ASLI Working Paper Series

Publication Title The Sanction of Merger Cancellation Found in Government Regulation No. 57 Year 2010 & its Irrelevance in the Merger Control Context
Publisher Asian Law Institute
Series WPS020
Publication Date Mar 2011
Author/Speaker Agustinus Prajaka Wahyu Baskara
After waiting for more than 10 years, Indonesia finally enacted the Government Regulation No. 57/2010 concerning the Merger or Consolidation of Business Entities and the Acquisition of Company Shares that could result in Monopolistic Practices and/or Unfair Business Competition on July 20, 2010. This regulation implements the regulations required by articles 28 and 29 of Law No. 5/1999 concerning the Prohibition of Monopolistic Practices and Unfair Business Competition. In paragraph 3 of article 28 of this law, it is stated that “further provisions regarding the prohibition of mergers or consolidations of business entities as referred to in paragraph 1 and provisions concerning the acquisitions of shares in other companies as referred to in paragraph 2 shall be stipulated in a government regulation”. And also in paragraph 2 of article 29 of this law, it is clearly stated that “provisions regarding the determination of assets value and or sales value as well as the procedure of notification as referred to in paragraph 1 shall be stipulated in the government regulation”.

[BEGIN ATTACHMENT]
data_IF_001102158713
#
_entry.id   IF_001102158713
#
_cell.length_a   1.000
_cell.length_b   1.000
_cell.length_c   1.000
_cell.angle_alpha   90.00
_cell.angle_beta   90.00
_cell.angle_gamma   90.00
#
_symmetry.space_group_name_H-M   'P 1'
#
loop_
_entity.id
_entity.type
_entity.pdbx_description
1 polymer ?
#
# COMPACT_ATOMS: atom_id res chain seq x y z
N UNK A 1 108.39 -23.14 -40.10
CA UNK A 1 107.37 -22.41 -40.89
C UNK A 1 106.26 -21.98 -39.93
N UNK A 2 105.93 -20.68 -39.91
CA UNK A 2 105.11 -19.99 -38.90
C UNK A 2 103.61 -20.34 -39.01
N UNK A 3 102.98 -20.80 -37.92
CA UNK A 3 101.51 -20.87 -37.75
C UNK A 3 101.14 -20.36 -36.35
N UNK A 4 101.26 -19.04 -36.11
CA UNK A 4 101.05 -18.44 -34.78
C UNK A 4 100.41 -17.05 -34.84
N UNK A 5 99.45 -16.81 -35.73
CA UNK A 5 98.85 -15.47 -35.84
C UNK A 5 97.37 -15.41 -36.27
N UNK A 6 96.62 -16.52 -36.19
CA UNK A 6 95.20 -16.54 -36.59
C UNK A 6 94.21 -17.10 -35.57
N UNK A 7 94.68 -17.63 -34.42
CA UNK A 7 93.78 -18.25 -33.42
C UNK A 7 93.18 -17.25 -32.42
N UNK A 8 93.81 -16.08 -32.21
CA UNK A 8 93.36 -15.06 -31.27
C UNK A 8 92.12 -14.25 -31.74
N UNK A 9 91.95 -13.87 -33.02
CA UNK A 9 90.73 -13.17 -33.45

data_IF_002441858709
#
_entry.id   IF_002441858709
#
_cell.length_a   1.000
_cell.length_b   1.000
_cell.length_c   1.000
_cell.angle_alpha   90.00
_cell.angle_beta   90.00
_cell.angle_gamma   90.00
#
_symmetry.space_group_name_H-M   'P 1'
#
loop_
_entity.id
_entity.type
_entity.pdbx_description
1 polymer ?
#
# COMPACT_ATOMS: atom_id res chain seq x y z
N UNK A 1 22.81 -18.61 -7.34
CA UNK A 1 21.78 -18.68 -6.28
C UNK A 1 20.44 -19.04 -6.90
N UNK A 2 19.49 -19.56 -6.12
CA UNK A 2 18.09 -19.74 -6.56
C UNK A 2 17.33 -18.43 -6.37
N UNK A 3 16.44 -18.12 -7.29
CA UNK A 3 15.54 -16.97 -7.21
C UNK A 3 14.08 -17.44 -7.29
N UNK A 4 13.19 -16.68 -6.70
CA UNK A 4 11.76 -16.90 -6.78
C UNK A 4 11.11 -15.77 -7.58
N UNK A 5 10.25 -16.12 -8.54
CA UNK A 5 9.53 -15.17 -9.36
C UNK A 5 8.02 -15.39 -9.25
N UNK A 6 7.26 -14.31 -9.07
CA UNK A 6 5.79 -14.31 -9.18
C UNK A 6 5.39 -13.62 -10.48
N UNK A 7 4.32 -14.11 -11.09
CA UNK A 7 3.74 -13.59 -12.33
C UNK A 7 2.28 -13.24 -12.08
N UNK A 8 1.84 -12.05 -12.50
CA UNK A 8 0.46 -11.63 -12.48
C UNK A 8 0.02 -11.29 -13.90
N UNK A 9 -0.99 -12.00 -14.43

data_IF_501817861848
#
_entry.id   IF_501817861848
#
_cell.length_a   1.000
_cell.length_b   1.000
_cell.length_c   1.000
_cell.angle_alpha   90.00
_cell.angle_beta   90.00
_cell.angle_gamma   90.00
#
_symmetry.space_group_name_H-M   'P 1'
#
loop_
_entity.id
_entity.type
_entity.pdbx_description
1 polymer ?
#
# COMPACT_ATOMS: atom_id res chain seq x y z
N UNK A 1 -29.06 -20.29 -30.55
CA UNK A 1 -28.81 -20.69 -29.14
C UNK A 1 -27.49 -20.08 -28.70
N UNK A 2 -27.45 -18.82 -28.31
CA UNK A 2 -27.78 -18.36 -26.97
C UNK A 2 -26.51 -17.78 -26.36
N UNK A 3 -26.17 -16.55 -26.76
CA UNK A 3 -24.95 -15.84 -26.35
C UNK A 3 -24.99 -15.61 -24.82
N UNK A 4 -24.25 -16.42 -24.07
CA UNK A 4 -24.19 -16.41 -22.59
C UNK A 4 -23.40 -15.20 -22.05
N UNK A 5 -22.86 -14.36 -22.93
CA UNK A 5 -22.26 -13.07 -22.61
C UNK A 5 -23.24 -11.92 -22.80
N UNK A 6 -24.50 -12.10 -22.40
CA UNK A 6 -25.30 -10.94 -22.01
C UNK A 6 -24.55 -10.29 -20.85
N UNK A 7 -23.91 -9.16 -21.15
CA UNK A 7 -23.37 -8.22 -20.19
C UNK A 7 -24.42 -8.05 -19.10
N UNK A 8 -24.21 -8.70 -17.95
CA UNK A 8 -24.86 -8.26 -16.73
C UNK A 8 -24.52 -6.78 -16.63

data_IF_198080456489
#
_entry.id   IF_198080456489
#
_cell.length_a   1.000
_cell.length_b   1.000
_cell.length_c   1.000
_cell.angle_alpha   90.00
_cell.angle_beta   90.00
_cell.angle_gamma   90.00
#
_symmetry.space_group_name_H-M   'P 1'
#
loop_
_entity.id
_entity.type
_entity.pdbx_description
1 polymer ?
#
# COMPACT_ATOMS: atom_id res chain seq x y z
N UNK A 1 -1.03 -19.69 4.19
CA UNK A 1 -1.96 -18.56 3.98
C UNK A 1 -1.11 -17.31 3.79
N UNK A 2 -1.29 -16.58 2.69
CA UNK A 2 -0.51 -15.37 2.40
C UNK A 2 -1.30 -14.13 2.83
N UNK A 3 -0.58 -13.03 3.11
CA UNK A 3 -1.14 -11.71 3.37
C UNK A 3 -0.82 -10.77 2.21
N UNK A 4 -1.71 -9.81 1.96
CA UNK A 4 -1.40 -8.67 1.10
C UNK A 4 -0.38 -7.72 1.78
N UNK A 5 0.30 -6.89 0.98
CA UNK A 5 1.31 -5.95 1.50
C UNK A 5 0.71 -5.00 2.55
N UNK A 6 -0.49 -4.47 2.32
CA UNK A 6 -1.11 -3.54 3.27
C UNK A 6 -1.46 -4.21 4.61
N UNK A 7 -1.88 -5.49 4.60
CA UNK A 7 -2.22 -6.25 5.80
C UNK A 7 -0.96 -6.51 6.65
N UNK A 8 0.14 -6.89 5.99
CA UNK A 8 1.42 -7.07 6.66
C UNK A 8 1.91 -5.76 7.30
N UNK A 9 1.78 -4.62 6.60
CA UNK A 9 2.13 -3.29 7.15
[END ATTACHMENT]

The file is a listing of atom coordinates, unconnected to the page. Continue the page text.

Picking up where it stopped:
This paper is based on the hypothesis that mergers are good but must be controlled. This is because those which are not properly controlled will result in market domination that may potentially lead to anti-competitive practices. This paper will discuss the issues related to the relevance of merger cancellation as a sanction aimed at maintaining the spirit of fair business competition. If we look at the title of the government regulation, the approach used is the ‘rule of reason’. Referring to the ‘rule of reason’ approach adopted in article 28, an action can be determined only in terms of the extent it results in unfair competition. The most relevant thing is thus its impact, and not the merger itself. In fact, the overriding issue is the misuse of a merger to introduce monopolistic practices and/or unfair business competition.
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